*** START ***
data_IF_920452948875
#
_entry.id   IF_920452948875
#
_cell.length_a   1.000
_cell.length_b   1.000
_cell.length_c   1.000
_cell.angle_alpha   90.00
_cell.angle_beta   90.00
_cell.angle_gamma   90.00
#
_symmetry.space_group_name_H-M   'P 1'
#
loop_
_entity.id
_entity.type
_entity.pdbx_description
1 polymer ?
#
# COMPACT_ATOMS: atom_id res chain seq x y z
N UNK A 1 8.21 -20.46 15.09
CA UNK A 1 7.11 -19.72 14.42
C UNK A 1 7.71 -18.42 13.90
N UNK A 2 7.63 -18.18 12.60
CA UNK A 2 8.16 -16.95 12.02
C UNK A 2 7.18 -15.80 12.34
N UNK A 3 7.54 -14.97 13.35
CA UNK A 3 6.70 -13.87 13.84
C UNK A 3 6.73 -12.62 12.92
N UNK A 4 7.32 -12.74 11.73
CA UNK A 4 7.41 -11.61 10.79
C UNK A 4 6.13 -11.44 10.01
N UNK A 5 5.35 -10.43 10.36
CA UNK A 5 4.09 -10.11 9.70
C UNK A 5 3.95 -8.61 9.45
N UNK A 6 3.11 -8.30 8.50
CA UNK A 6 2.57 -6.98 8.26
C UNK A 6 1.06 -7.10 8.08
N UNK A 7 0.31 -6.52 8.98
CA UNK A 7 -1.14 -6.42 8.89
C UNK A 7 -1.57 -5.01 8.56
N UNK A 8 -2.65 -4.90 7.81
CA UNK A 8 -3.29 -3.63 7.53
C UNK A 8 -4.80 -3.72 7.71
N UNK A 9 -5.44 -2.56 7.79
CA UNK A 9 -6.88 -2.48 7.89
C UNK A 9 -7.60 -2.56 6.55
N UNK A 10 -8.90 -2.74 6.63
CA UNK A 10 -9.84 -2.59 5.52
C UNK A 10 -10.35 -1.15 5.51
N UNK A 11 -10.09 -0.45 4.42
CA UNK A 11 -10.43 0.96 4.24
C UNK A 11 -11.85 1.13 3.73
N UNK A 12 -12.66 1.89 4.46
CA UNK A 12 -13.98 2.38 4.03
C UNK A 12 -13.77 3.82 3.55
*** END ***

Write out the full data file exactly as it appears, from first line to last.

data_IF_920452948875
#
_entry.id   IF_920452948875
#
_cell.length_a   1.000
_cell.length_b   1.000
_cell.length_c   1.000
_cell.angle_alpha   90.00
_cell.angle_beta   90.00
_cell.angle_gamma   90.00
#
_symmetry.space_group_name_H-M   'P 1'
#
loop_
_entity.id
_entity.type
_entity.pdbx_description
1 polymer ?
#
# COMPACT_ATOMS: atom_id res chain seq x y z
N UNK A 1 8.21 -20.46 15.09
CA UNK A 1 7.11 -19.72 14.42
C UNK A 1 7.71 -18.42 13.90
N UNK A 2 7.63 -18.18 12.60
CA UNK A 2 8.16 -16.95 12.02
C UNK A 2 7.18 -15.80 12.34
N UNK A 3 7.54 -14.97 13.35
CA UNK A 3 6.70 -13.87 13.84
C UNK A 3 6.73 -12.62 12.92
N UNK A 4 7.32 -12.74 11.73
CA UNK A 4 7.41 -11.61 10.79
C UNK A 4 6.13 -11.44 10.01
N UNK A 5 5.35 -10.43 10.36
CA UNK A 5 4.09 -10.11 9.70
C UNK A 5 3.95 -8.61 9.45
N UNK A 6 3.11 -8.30 8.50
CA UNK A 6 2.57 -6.98 8.26
C UNK A 6 1.06 -7.10 8.08
N UNK A 7 0.31 -6.52 8.98
CA UNK A 7 -1.14 -6.42 8.89
C UNK A 7 -1.57 -5.01 8.56
N UNK A 8 -2.65 -4.90 7.81
CA UNK A 8 -3.29 -3.63 7.53
C UNK A 8 -4.80 -3.72 7.71
N UNK A 9 -5.44 -2.56 7.79
CA UNK A 9 -6.88 -2.48 7.89
C UNK A 9 -7.60 -2.56 6.55
N UNK A 10 -8.90 -2.74 6.63
CA UNK A 10 -9.84 -2.59 5.52
C UNK A 10 -10.35 -1.15 5.51
N UNK A 11 -10.09 -0.45 4.42
CA UNK A 11 -10.43 0.96 4.24
C UNK A 11 -11.85 1.13 3.73
N UNK A 12 -12.66 1.89 4.46
CA UNK A 12 -13.98 2.38 4.03
C UNK A 12 -13.77 3.82 3.55